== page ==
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Sounds like populations in the 100s to 1,000s are intended for mid-late game, and certainly enough for crime and factionalism. Trade and exchange of ideas can spur social upheaval. Old gods vs new gods. Eras of progressivism followed by revival of traditions. Civilization has never been a steady march forward, advancement is not inevitable, and many cultures languish and collapse or are absorbed. Even in modern times we still see the specter of regressvism and the false promises of nationalism in many western countries.

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Completely agree Nuloon, this is a time of huge amount of trial and error with lots of wrong turns.

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I’m all in for political fights (meaning a wide range of action, from verbal disagreement to limited/widespread violence) in the tribe. Any society knows them, whatever then number of members included.

Who never saw a school class slowly descending into internal struggles as the year passed on? As a teacher, I’ve even see a class of 22, 11-year-old pupils being divided between three competitive groups that could use every event in the day-to-day life to turn that into real “political” infighting, sometimes using violence, psychological pressure, etc., and even in a few cases trying to gain to their causes some adults to protect the “clan” and win in influence in this competitive rivalry. In the case of the election of the class delegate, I had to deal with public contestation of the results and to recount the ballot papers in presence of one member of each group :unamused:

And this is not the proper of human: there’s just to look at any wildlife documentary to understand that politics happen in every animal society. The designation of a dominant male is not only a question of strength demonstration and brutal force, but also of who may win support of some important members of the group.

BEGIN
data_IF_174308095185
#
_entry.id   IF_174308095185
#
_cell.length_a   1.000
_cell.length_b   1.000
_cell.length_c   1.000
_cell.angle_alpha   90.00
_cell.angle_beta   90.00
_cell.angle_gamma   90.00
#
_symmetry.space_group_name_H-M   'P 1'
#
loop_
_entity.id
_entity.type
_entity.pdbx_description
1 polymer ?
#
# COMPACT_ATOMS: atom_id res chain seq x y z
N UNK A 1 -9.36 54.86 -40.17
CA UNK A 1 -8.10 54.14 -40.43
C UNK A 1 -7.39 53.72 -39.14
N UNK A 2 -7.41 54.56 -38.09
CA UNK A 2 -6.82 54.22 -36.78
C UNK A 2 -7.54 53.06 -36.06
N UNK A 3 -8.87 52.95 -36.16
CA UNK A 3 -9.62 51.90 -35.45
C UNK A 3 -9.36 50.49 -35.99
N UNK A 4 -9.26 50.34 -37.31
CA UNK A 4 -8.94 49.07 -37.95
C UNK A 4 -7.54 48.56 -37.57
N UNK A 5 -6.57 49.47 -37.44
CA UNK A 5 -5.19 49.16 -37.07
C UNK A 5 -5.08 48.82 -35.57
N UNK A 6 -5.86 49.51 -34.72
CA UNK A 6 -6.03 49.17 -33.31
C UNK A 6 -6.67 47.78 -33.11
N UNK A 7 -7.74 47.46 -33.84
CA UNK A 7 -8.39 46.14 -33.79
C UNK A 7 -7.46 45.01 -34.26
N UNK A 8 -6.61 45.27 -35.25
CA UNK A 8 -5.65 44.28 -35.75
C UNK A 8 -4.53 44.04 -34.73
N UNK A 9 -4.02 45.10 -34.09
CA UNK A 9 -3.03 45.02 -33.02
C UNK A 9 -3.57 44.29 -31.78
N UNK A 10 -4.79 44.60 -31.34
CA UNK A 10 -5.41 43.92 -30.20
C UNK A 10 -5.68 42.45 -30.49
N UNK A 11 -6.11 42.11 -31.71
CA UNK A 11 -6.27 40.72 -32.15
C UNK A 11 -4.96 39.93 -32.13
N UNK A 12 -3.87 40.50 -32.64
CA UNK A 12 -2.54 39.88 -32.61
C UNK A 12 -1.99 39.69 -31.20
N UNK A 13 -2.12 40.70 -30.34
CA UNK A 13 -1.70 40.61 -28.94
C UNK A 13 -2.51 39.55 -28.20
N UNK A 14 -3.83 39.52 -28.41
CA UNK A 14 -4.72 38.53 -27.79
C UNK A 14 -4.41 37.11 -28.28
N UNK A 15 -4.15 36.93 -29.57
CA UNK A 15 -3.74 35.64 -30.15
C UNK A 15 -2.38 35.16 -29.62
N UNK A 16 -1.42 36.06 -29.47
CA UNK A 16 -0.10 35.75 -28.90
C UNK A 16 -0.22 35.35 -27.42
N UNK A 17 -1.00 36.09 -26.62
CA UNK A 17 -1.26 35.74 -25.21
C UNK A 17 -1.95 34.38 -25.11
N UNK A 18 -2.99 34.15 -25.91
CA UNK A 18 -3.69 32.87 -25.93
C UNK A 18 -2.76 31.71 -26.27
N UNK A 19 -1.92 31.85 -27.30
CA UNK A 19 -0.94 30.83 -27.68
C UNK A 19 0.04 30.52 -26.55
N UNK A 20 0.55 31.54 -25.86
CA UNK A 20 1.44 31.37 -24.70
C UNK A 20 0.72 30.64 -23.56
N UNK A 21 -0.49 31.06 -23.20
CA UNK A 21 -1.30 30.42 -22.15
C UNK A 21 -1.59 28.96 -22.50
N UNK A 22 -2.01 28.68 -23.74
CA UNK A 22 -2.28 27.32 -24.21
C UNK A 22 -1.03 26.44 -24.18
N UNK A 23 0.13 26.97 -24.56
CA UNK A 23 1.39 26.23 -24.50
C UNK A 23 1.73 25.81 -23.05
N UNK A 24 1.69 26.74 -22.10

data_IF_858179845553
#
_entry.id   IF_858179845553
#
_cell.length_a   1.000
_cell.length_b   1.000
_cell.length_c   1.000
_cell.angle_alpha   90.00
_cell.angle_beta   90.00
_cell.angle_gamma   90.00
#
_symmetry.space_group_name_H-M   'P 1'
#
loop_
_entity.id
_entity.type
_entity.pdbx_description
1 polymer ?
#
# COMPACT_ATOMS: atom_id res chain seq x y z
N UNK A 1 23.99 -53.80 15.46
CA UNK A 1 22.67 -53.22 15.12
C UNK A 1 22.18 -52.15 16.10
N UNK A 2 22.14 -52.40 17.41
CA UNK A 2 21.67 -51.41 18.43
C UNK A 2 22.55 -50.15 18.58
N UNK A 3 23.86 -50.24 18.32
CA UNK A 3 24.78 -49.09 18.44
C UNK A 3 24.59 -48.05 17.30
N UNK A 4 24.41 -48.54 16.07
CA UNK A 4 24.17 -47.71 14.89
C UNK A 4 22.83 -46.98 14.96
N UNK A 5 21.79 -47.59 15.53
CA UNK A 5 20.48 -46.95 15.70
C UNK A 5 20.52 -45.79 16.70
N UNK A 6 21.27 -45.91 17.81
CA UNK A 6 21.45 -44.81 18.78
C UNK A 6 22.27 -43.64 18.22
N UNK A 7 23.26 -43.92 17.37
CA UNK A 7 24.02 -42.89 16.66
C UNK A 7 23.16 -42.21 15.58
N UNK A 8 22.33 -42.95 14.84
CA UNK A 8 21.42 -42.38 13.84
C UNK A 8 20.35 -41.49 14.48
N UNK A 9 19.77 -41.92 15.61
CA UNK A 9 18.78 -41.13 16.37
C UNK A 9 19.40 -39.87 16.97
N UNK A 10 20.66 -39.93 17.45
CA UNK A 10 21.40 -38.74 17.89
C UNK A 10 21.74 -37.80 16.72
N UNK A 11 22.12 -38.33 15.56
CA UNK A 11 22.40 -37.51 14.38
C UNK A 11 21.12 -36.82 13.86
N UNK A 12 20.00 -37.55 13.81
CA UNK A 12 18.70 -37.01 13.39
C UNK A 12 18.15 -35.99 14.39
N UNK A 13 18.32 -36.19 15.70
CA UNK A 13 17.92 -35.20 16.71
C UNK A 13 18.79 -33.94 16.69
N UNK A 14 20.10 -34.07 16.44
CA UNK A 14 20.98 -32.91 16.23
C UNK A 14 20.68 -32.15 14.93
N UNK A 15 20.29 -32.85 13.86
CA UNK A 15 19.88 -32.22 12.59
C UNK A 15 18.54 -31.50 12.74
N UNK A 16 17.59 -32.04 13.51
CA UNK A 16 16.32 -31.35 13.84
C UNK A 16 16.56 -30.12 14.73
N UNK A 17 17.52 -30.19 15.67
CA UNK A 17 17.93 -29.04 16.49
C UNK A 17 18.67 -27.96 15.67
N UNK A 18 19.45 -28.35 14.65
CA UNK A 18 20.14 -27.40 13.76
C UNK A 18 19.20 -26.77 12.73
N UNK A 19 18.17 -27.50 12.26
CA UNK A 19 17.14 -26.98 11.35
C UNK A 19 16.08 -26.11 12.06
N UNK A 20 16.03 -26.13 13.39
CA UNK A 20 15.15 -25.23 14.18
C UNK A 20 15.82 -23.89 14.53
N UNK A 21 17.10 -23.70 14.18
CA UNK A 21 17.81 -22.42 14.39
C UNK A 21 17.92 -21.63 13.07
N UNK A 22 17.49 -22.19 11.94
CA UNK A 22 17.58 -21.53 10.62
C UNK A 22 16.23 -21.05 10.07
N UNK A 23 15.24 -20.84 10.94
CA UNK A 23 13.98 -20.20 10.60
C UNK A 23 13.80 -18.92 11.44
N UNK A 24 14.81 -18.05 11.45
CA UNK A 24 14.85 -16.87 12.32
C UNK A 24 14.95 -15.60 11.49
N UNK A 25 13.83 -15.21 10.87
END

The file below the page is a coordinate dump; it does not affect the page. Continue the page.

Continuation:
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Sound really good! Reminds me of another topic, concerning intra-tribal delineations:
https://forum.ancient-cities.com/t/intra-tribal-delineations/2687

And I think that is precisely the stimulus in the initial phase of the game. It is hard to say how long this alone carries, and whether it does not limit a re-play worth. Although, with AoE, I see the problem only minimally. It would be fantastic if the game mechanics would support all the game strings (including the dead ends). Then one could see how the development could have gone, deviating from the current state of knowledge.[quote=“Icewolf, post:5, topic:723”]
There is no law, no hereditary right, proto-democracy is not even a thing (most likely)
[/quote]
…and yet this development must have assumed some form. Would be nice, if one could also play this phenomenon.